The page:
In John Moore’s letter to Burns, dated 8 Nov. 1787, Moore explained somewhat murkily as an excuse for lateness of his reply that ‘I was envolved in a business that gave me a great deal of trouble, this with the Rumour of War which then prevailed, and the efforts I was obliged to make to get my son the Lieut. in the Navy placed in a proper situation’.
The first reaction of a textual editor would almost certainly be: ‘rumour of which war?’; ‘which son the lieutenant in the Navy?’; ‘why was the business troubling Moore?’. (These kinds of questions are familiar ones to reporters and to detectives.)
With this edition, we hope to unravel some of the mysteries of biographical allusion. William Wallace’s index to his edition of the Burns-Dunlop Correspondence (1898) had correctly identified the young son as Sir Graham Moore (1764–1843), but had done no more. In this case, I was able to solve the puzzle of Dr. Moore’s vague allusions with the aid of Tom Wareham’s book Frigate Commander, 2004, reissued 2012), which quotes extensively from Graham Moore’s journals. Moore kept a diary from 1784 until 1843, and it eventually extended to thirty-four volumes, which now survive at the University of Cambridge.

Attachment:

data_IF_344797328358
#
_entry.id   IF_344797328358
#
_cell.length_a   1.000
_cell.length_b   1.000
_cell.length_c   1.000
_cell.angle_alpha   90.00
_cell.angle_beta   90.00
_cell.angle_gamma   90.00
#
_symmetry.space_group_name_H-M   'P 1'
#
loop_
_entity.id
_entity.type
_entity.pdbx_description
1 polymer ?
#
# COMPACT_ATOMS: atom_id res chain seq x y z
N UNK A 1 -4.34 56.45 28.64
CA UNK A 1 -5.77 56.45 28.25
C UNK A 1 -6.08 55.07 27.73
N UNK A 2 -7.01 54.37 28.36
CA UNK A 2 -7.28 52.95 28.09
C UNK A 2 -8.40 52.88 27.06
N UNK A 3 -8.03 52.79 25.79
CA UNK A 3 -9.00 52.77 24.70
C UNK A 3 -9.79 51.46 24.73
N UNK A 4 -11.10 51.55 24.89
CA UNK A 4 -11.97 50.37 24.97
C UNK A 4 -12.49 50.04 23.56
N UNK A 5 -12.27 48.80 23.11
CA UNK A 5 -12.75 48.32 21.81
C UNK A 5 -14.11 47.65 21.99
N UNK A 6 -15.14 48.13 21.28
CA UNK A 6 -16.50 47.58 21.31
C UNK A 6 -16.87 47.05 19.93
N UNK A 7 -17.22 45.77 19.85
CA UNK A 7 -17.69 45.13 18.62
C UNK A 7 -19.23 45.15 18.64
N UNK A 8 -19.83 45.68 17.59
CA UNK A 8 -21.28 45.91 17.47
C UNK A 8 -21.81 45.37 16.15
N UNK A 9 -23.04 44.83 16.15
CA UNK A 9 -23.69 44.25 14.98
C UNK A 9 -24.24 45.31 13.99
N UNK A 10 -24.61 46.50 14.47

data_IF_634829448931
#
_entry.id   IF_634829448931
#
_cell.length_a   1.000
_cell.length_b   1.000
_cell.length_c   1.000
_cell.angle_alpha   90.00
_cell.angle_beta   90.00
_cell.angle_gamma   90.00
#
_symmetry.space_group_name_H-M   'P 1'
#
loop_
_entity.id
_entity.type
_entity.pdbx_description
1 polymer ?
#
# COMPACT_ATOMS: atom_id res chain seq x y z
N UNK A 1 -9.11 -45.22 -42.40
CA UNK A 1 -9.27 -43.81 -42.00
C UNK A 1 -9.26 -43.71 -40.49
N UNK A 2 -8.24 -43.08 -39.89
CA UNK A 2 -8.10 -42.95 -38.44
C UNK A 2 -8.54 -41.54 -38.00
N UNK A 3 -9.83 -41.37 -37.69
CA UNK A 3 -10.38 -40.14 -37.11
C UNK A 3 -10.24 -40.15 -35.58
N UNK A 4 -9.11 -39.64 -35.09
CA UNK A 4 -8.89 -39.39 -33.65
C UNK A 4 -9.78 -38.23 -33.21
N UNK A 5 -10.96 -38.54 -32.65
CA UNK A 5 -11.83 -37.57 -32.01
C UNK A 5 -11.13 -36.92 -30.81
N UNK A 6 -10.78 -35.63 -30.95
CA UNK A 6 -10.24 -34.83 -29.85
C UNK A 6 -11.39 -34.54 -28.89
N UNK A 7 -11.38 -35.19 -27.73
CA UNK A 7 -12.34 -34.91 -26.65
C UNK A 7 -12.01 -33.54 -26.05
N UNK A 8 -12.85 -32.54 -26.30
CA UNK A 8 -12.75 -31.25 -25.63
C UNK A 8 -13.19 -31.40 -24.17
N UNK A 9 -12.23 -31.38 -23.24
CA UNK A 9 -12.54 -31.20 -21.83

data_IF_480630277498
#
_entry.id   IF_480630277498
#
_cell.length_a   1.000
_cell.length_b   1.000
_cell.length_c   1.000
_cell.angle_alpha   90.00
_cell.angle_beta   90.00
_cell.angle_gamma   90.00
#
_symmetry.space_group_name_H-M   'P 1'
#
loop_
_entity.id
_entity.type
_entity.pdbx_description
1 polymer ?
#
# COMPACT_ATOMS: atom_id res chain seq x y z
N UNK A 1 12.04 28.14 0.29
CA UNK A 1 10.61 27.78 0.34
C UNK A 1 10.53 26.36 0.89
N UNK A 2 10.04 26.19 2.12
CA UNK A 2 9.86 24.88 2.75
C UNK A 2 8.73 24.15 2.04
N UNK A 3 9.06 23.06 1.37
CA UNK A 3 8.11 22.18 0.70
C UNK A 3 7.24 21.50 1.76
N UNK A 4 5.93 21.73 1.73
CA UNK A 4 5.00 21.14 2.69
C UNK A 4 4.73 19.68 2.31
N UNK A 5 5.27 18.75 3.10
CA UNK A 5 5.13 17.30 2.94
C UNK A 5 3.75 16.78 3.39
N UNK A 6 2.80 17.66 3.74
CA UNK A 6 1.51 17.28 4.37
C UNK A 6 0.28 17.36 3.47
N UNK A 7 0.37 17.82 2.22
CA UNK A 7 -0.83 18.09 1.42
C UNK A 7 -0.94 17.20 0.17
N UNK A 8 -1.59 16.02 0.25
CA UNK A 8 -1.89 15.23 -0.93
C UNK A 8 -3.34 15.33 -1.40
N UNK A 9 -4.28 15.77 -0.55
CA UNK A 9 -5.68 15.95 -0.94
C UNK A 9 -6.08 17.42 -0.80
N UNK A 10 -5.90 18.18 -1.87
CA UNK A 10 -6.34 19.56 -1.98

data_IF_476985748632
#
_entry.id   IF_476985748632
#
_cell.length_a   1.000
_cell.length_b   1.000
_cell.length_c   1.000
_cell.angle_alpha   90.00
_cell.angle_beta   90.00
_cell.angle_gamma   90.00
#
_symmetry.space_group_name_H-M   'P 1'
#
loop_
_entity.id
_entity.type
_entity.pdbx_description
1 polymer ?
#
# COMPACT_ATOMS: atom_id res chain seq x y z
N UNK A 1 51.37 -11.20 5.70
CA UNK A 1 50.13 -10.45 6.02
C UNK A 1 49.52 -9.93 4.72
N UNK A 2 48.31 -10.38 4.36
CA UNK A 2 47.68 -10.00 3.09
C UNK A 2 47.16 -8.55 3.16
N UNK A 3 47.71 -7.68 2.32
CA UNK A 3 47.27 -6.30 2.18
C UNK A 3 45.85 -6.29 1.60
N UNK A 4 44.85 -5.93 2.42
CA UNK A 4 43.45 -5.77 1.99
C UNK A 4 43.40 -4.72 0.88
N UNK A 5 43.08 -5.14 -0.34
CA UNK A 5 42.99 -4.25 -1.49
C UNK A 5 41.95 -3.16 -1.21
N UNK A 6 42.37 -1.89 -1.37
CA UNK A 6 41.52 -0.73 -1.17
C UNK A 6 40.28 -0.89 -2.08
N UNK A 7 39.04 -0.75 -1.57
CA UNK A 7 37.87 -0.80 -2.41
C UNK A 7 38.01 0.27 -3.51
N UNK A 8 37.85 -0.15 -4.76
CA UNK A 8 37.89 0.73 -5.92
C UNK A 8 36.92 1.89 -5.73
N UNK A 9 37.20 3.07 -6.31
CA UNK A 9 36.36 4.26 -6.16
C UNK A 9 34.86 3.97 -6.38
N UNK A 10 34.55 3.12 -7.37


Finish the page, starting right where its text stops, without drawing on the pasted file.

Lt. Moore had entered the Navy in 1777, and was part of a fleet in the West Indies during the American War. He had held the rank of lieutenant since 1782. His previous ship Perseus had been ‘paid off’ in Feb. 1787, and Graham had been living at his parents’ house, unemployed. His father, Burns’s friend Dr. John Moore, was eager to use connections at the Admiralty to help his son into a commission, preferably one in the flagship of a sizeable fleet commanded by an important admiral.
The ‘Rumour of War’ was the September 1787 ‘confrontation with the French…on account of the Dutch troubles.’ (Pitt’s Cabinet supported the Orangists in the Republic who were sometimes nicknamed the ‘British’ party. For background, see J. Holland Rose, ‘Great Britain and the Dutch Question in 1787-1788’, AHR 14, no. 2 (1909): 262-83.) Lt. Moore had applied to the Admiralty for appointment to a frigate, and had been made 2nd Lt. of the Dido, a ship in need of repairs. Lt. Moore wrote that ‘My Father does not wish me to go out in the Dido…as he has an idea that a war is not very distant in which case I should stand a very good chance for getting into a flag ship, if I am at home when war commences…’.
But the rumour that a war was imminent was a damp squib. A naval conflict against Bourbon France which would have brought commissions and promotions to young officers did not take place in 1787, and Lt. Moore was passed over in the Dec. 1787 naval promotions. However, by the time of his death in 1843, Graham Moore, who had distinguished himself in the naval combats of the French Revolutionary and Napoleonic Wars, was a full admiral.
James J. Caudle
Research Associate, Editing Robert Burns for the 21st Century